Saturday, March 05, 2005

My own thoughts on Hugh Nibley

I never had the privilege, as Barney did, of knowing Hugh Nibley personally; but I include myself among those thousands who have benefited over the years from his books, lectures, and essays, and will continue to do so far into the future. In noting his passing, I am led to reflect anew on the relationship between scholarship and the gospel, as he was a man who lived fully in both worlds.

Some time ago, I read a published statement to the effect that Latter-day Saints were the only religious group in the world for which there was empirical proof that the more educated a member was, the more likely it was that he or she would be an active participant of the faith, as measured by the usual indicia of religiosity, such as church attendance, scripture study, prayer, tithe paying, etc. I am a convert to the Church, and one of the first things that ever really struck me about Mormons was that so many of them were intelligent, accomplished, highly educated people. Excepting the Book of Mormon itself, no book influenced my own decision to convert more than did The Faith of a Scientist, by Dr. Henry Eyring, a world-renowned chemist and father of the current apostle. (In fact, there was an article about him in the textbook for my high-school chemistry class in Mississippi.) The missionaries gave me a copy of that wonderful little book, which I read several times, and which helped to persuade me that a church in which someone like Dr. Eyring could fit comfortably would probably be a good place for me as well. It has always deeply impressed me that the highest-ranking leadership in the Church includes the likes of Elders Russell M. Nelson, a world-famous heart surgeon, and Dallin H. Oaks, a respected legal scholar and former justice on the Utah Supreme Court. Elder James E. Talmage was a scientist who at one time served as president of the University of Utah, and he was a superb and gifted writer as well. (I have read Jesus the Christ about 15 times altogether, in all three of my languages; and I might add parenthetically that another noteworthy scholar, Eduardo Balderas, did a splendid job of translating this classic into Spanish.)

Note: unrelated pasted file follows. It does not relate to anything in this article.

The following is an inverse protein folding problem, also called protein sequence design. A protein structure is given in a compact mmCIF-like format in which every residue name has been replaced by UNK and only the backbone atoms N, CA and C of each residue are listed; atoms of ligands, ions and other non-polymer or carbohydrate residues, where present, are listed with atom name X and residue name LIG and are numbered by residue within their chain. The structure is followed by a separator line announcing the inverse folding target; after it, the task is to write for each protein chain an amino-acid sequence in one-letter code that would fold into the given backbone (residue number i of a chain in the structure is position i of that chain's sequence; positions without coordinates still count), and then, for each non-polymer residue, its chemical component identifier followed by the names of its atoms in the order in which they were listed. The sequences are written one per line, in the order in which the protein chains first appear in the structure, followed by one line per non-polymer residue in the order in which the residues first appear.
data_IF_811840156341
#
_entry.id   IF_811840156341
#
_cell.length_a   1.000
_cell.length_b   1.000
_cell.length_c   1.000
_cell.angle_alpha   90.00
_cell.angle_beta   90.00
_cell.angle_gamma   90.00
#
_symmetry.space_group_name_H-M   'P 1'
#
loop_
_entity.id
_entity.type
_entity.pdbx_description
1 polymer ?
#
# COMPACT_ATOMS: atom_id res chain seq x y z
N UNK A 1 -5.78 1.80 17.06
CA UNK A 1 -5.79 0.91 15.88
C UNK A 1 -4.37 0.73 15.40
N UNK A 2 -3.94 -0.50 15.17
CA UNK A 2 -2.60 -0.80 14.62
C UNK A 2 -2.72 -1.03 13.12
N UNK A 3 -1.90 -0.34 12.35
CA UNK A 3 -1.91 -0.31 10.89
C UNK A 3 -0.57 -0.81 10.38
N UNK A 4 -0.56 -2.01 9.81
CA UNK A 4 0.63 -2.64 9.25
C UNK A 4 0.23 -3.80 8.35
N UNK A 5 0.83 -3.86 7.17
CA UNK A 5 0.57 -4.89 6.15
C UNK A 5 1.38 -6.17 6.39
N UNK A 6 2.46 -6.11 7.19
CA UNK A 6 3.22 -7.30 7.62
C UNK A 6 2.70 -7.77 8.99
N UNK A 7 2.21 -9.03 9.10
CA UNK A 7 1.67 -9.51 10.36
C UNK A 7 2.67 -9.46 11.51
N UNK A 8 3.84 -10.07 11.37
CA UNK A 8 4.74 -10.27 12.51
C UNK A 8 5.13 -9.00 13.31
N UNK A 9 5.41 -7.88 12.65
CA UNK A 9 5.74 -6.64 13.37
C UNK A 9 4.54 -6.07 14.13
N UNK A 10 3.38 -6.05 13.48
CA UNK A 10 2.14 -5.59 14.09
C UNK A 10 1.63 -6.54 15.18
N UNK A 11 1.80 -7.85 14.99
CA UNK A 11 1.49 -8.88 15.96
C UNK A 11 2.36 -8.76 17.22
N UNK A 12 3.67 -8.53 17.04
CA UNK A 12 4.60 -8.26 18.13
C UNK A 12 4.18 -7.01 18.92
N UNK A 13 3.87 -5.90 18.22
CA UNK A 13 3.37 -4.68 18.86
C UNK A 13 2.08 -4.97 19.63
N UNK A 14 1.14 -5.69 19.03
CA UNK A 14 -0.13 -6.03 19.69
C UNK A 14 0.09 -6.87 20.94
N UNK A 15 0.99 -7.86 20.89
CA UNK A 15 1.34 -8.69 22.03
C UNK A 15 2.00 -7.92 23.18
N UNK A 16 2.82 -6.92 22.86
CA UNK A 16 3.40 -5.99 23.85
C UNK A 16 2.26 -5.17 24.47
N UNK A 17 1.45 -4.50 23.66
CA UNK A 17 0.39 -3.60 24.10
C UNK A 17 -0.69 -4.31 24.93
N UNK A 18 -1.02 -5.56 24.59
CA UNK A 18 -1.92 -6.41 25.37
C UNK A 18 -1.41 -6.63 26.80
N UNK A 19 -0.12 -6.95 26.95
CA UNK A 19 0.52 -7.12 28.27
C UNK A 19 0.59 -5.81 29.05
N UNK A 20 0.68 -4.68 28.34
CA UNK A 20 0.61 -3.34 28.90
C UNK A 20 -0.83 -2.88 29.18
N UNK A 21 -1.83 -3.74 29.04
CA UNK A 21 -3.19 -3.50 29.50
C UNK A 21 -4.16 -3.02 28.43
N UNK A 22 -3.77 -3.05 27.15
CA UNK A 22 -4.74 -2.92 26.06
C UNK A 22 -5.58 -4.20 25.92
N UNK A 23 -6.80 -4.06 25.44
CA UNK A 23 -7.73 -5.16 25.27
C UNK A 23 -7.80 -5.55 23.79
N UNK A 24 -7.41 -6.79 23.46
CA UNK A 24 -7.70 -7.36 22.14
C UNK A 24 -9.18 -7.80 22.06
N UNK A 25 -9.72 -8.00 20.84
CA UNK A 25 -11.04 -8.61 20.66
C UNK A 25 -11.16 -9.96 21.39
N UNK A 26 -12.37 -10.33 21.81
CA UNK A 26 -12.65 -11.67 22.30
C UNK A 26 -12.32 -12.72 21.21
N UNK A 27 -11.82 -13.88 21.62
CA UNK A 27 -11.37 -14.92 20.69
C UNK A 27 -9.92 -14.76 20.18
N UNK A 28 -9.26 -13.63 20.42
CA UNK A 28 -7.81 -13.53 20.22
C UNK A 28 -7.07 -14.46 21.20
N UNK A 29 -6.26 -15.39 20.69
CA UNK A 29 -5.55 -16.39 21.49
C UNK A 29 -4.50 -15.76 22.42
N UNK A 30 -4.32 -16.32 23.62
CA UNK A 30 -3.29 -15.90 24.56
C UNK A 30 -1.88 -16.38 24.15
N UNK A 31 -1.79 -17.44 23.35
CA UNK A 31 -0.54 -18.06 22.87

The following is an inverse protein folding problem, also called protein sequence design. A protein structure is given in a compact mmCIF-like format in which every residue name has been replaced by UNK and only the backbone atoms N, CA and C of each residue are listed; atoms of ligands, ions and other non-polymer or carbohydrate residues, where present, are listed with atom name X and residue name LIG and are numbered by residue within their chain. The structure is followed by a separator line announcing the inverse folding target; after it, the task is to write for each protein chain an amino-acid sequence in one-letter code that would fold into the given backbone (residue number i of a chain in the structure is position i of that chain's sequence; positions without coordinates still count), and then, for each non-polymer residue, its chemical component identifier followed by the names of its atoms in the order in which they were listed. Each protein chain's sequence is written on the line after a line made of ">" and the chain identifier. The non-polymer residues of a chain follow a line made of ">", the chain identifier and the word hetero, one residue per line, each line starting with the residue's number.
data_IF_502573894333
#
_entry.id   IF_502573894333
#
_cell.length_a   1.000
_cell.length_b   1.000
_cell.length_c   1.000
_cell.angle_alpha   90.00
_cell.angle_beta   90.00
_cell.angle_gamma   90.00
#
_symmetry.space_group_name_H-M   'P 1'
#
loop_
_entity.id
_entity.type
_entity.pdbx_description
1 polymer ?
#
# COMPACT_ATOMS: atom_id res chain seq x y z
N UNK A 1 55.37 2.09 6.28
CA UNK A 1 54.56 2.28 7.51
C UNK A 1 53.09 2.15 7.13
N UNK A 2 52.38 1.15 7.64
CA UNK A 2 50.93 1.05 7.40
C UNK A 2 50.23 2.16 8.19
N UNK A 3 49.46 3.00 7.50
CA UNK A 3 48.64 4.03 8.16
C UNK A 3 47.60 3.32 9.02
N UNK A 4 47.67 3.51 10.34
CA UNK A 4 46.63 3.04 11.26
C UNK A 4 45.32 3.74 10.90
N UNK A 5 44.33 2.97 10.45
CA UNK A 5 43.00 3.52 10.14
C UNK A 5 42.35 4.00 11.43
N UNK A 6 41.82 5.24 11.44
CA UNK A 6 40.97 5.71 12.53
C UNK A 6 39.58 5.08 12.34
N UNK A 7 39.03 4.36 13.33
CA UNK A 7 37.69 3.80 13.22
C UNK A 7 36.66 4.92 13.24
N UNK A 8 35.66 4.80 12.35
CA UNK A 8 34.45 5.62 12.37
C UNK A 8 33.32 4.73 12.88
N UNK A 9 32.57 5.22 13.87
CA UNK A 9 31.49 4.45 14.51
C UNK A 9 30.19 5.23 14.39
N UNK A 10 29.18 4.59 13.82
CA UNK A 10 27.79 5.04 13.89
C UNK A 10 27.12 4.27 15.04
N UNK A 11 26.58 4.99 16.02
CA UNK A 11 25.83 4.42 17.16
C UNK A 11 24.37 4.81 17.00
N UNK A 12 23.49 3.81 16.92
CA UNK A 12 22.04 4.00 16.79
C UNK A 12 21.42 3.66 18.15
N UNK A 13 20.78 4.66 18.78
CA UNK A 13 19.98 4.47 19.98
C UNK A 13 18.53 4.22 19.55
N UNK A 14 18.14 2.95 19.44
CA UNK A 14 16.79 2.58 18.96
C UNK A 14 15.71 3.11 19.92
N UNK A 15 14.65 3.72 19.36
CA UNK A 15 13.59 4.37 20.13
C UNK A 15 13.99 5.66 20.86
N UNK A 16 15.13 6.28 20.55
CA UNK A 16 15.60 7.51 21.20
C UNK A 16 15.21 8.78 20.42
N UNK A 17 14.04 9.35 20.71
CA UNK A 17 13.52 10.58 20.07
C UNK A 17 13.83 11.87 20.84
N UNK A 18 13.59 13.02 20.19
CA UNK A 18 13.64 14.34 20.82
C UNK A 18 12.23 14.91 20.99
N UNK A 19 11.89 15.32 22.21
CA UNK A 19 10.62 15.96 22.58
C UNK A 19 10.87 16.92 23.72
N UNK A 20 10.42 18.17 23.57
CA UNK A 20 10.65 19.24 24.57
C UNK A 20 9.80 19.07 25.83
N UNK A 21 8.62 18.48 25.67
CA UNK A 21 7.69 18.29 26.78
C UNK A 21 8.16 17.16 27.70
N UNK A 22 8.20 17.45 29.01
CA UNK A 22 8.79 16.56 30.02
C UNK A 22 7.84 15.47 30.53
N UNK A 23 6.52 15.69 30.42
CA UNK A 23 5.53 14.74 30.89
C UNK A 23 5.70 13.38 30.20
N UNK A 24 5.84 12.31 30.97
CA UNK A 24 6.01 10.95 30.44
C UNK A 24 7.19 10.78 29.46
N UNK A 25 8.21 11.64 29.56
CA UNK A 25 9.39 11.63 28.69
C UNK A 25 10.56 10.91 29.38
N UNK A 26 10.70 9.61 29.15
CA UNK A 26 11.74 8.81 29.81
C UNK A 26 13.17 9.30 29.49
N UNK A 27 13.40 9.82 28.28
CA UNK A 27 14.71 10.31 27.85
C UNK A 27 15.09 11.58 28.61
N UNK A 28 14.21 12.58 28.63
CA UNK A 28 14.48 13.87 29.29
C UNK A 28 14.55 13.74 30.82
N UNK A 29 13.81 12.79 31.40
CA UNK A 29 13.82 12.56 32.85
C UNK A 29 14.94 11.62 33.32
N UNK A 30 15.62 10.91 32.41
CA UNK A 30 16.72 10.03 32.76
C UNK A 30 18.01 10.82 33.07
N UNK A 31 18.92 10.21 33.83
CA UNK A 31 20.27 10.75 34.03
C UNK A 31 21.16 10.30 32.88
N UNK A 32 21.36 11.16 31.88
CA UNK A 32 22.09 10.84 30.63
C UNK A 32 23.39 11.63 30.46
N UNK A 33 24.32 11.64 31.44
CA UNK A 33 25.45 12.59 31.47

But all of this is as really it should be. What I regard as perhaps the two happiest commandments in the entire canon of gospel law are found in Doctrine and Covenants 88:77-79, 118. Closely related to these injunctions is the admonition of Nephi in the Book of Mormon, that to be learned is good if we hearken to the counsel of God (2 Nephi 9:28-29). I have always found myself easily drawn to people who are both deeply religious and highly educated, a combination that exists plentifully in our church and its culture.

Hugh Nibley, perhaps more than anyone else in our time, exemplified the kind of erudite spirituality that has been encouraged so much among the Latter-day Saints. In doing so, he has cast his pleasing shadow over my own life as well, perhaps in ways I don't always consciously realize. Just recently, when I was reviewing and editing my Italy e-mails for my other blog, I came across a reference to Dr. Nibley about which I had completely forgotten. It regarded something he had said about the Celestial Kingdom featuring a sort of cosmic library, wherein the literature and knowledge of all worlds were stored, and where a patron could instantly absorb the content of any particular work by merely touching it. I suppose none of us really has more than a vague idea of what the Kingdom will be like, but I myself have come to envision it as a kind of supersized version of Florence, where learning and art and creativity will bloom and flourish unimpeded by earthly concerns, and where the gifts and talents of all its inhabitants will be fully developed in ways not possible here. And I am sure Dr. Nibley has already learned a few things that he didn't know before -- perhaps from James E. Talmage, Orson Pratt, Orson F. Whitney, Karl Maeser, and others of a similar mold who have preceded him into the paradise of God, and who were surely present to greet him on his arrival. We can all look forward to the prospect of joining them there one day.


Blogger Barney said...

Garry -- I took the liberty to add links to the LDS scriptures you cited in your post (for our non-LDS readers).

2:43 PM  
Blogger Garry Wilmore said...

That's fine; in fact, it appears that when you created the links, you had not yet seen my e-mail requesting that you do exactly that.

3:04 PM  
Blogger Barney said...

Great minds think alike...

3:26 PM  

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